Most staging systems for soft tissue sarcoma are based on histologic malignancy-grade, tumor size and tumor depth. These factors are generally dichotomized, size at 5 cm. We believe it is unlikely that tumor depth per se should influence a tumor's metastatic capability. Therefore we hypothesized that the unfavourable prognostic importance of depth could be explained by the close association between size and depth, deep-seated tumors on average being larger than the superficial ones. When tumor size is dichotomized, this effect should be most pronounced in the large size (>5 cm) group in which the size span is larger.
We analyzed the associations between tumor size and depth and the prognostic importance of grade, size and depth in a population-based series of 490 adult patients with soft tissue sarcoma of the extremity or trunk wall with complete, 4.5 years minimum, follow-up.
Multivariate analysis showed no major prognostic effect of tumor depth when grade and size were taken into account. The mean size of small tumors was the same whether superficial or deep but the mean size of large and deep-seated tumors were one third larger than that of large but superficial tumors. Tumor depth influenced the prognosis in the subset of high-grade and large tumors. In this subset deep-seated tumors had poorer survival rate than superficial tumors, which could be explained by the larger mean size of the deep-seated tumors.
Most of the prognostic value of tumor depth in soft tissue sarcomas of the extremity or trunk wall can be explained by the association between tumor size and depth.
Keywords:prognosis; soft tissue sarcoma; staging; tumor depth
Most staging systems for soft tissue sarcoma are based on histologic malignancy grade, tumor size and tumor depth (the French (FNCLCC) system ; the Memorial Sloan Kettering (MSK) system ; the American Joint Committee on Cancer/International Union Against Cancer AJCC/UICC system 5th ed . However, we think it is unlikely that tumor depth per se, all other things being equal, should influence the risk of metastatic spread from a soft tissue sarcoma. One explanation for the prognostic value of tumor depth could be the association between depth and tumor size, deep-seated tumors being larger. Most systems dichotomize size at 5 cm. Prognostic information from tumor depth may be obtained if each size group (1–5/>5 cm) is divided into superficial and deep-seated tumors if the mean size of the deep-seated tumors is larger than that of the superficial tumors. A prognostic effect of tumor depth could then be related to size and should be strongest in the large size group in which the size span is greater. We tested this hypothesis in a large population-based series of soft tissue sarcoma of the extremity and trunk wall in adults.
Patients and methods
The southern Sweden soft tissue sarcoma database is population-based, i.e. all patients diagnosed with a soft tissue sarcoma within a defined geographical region (currently 1.5 million inhabitants) are included, irrespective of whether treated at our sarcoma center in Lund or at other hospitals in the region. Patients not referred to our center are identified via the Regional Tumor Registry. All patients with malignant tumors are reported to this Registry by a double-reporting system: every clinician and every pathologist who diagnoses a malignant tumor is obliged to report to the registry. For patients not referred to out sarcoma center, clinical data are obtained from the medical records and archived tumor material is reviewed by our center pathologists. The database includes all adult patients with a soft tissue sarcoma in the extremity or trunk wall. Strictly cutaneous sarcomas (most of them small leiomyosarcomas of the skin which almost never metastazise), dermatofibrosarcoma protuberans, syndrome-related sarcomas (e.g. sarcomas in patients with neurofibromatosis) and radiation induced sarcomas are not included. For a detailed description of the database, see Gustafson .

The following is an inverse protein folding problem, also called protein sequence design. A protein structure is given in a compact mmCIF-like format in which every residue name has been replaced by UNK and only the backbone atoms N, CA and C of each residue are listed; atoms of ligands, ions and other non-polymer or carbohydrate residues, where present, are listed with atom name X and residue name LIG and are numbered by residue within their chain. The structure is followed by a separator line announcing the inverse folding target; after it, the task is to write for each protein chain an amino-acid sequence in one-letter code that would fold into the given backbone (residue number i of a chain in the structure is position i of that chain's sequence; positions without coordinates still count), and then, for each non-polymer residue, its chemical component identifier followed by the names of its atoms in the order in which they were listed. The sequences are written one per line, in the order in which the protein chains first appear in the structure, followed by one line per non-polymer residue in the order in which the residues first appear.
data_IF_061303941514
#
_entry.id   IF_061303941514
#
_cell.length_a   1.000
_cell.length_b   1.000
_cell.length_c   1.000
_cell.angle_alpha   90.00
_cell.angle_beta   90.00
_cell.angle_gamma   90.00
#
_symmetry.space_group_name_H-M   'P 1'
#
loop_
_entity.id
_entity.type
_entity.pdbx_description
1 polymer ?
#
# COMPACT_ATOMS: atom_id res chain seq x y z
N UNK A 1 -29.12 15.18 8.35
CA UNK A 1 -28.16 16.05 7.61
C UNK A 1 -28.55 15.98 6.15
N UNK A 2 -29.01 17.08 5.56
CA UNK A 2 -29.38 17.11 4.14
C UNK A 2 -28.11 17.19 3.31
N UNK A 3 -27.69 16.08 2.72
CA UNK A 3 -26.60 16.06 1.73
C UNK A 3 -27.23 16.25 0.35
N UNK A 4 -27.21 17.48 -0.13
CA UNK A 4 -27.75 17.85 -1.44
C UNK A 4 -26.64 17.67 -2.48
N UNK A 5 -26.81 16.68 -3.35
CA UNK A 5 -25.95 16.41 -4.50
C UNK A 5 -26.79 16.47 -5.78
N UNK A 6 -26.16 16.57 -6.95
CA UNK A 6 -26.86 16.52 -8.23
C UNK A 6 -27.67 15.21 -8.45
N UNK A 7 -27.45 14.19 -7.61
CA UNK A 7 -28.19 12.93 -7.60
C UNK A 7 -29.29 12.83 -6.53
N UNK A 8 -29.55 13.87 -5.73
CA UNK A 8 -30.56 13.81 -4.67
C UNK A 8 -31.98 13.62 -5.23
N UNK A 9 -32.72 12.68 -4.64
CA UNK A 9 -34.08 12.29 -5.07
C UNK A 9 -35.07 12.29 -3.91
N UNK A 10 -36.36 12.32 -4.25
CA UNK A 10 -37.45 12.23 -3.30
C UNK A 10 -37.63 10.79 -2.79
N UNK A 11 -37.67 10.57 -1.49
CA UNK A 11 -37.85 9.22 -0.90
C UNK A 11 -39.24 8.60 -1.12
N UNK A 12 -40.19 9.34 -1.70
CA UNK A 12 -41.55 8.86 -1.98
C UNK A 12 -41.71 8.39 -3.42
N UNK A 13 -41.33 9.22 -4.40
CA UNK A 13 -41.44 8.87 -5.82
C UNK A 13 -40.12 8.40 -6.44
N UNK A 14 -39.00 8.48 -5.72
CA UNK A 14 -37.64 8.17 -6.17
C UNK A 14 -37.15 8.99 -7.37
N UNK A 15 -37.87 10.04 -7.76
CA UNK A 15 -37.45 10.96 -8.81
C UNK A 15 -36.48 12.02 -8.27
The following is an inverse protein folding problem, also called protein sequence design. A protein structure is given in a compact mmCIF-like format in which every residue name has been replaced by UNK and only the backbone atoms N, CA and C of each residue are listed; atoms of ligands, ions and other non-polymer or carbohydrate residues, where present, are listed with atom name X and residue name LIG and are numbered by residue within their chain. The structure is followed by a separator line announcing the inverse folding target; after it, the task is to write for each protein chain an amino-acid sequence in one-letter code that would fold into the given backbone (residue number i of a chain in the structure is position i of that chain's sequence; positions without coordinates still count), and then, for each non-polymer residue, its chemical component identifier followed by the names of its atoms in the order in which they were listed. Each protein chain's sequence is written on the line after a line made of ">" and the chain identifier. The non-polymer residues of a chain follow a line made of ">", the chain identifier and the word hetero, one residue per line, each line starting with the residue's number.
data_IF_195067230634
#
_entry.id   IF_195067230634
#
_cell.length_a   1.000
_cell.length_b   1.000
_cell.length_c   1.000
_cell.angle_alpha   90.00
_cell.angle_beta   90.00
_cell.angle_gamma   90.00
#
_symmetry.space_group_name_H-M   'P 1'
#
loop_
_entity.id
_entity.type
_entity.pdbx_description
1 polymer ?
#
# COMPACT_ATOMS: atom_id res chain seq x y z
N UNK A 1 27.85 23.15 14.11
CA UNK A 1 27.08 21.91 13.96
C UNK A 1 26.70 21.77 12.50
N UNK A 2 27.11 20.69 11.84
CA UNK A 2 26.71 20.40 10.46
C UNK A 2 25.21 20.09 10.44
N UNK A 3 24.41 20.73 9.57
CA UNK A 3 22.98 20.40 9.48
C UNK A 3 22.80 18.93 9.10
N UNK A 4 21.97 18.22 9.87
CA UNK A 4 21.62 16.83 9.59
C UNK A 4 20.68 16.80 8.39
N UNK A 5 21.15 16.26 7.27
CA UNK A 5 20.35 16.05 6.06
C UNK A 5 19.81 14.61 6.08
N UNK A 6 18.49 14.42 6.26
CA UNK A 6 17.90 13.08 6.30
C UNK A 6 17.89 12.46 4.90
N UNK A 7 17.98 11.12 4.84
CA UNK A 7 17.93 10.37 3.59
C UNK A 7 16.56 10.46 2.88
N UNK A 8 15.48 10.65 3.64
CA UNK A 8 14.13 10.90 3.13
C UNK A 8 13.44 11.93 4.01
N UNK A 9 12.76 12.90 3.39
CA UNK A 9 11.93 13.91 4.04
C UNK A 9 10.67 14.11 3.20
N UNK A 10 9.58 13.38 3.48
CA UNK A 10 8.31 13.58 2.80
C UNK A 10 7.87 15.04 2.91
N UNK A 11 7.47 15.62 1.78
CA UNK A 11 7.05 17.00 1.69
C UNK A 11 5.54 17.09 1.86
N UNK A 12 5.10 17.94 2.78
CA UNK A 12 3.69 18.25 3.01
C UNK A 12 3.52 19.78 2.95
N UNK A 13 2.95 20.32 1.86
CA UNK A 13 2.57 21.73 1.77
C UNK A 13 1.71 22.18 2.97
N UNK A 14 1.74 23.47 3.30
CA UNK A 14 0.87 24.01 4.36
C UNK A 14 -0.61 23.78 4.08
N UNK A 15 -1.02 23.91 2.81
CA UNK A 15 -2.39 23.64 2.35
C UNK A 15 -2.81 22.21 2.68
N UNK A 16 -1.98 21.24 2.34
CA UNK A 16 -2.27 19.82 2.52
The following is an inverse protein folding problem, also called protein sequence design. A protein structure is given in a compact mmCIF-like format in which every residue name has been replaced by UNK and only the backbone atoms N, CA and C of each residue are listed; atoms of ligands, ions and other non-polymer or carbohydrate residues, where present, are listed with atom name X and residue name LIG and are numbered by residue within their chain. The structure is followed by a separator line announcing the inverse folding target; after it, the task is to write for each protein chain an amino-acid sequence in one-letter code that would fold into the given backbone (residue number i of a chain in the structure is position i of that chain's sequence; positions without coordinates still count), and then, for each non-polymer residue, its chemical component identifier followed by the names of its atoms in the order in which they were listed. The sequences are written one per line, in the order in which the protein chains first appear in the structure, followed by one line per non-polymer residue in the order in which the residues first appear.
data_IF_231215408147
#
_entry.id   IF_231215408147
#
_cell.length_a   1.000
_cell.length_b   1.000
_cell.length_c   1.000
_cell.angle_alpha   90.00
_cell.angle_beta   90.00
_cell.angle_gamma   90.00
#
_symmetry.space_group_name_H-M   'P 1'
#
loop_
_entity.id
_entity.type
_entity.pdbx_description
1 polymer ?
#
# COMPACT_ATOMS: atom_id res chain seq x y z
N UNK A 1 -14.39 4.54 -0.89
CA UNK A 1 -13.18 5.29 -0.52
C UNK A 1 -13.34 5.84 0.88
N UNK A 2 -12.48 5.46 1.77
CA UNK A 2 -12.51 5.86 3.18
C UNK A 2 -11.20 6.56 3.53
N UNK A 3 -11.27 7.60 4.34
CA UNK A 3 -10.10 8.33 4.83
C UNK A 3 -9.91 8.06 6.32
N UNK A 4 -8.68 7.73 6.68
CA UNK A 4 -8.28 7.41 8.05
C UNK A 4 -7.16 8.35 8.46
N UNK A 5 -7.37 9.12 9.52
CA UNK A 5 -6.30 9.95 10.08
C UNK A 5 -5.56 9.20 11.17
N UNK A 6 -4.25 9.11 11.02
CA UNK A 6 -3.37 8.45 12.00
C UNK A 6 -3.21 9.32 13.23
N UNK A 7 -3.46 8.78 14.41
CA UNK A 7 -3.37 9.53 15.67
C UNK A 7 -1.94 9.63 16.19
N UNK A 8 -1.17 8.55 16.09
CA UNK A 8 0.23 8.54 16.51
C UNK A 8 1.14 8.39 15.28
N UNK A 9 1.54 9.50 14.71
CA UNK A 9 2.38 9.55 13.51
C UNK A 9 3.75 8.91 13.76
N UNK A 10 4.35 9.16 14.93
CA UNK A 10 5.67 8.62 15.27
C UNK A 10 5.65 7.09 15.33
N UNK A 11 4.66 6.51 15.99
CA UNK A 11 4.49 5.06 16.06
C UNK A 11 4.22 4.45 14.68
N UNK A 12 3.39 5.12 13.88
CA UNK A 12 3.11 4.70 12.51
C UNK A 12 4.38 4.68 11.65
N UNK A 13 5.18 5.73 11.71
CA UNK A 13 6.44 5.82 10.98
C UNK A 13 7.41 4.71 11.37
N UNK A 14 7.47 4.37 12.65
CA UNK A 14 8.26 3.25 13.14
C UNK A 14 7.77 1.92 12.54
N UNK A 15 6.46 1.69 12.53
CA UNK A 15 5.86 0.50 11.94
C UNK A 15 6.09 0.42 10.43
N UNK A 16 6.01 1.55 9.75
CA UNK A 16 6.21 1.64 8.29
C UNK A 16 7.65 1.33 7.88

During the 25-year period 1973–1997, 578 patients were included. 44 patients who had metastases demonstrated already at diagnosis of the primary tumor and 44 patients who had had tumors that were not at least marginally excised were excluded, which left 490 patients for this study. 300 were referred to our tumor center before surgery (half of them after needle biopsy), 127 immediately after surgery (most often marginal excision of small and superficial tumors), 21 first after local recurrence, and 42 patients were not referred at all. 90 patients were given local radiotherapy (most often postoperatively) and 34 patients were given adjuvant chemotherapy for the primary tumor according to several regimens. These patients were not separately analyzed; local radiotherapy influences mainly the local recurrence rate and the chemotherapy used has no major effect on distant metastases.
The mean age at diagnosis was 62 (17–94) years. 52 % of the patients were men. Nine tenths of the tumors were located in the extremities, almost half of them in the thigh and hip girdle. Two thirds (321/490) of the tumors were deep-seated. The mean size was 8.3 cm for deep-seated tumors and 5,2 cm for superficial tumors. Two thirds of the tumors (325/490) were larger than 5 cm. Malignant fibrous histiocytoma (219) was the commonest histotype (most of these tumors were diagnosed in the 1980's) followed by leiomyosarcoma (73), liposarcoma (54), synovial sarcoma (38) and malignant peripheral nerve sheath tumors (18). The tumors were malignancy-graded on a 4-tiered scale with decreasing survival rates associated with increasing grade. Most staging systems dichotomize grade but the definition of low and high malignancy grade is not clear-cut. Therefore, we used two alternative dichotomizations being: grades I and II versus grades III and IV and grades I-III versus grade IV (Table 1).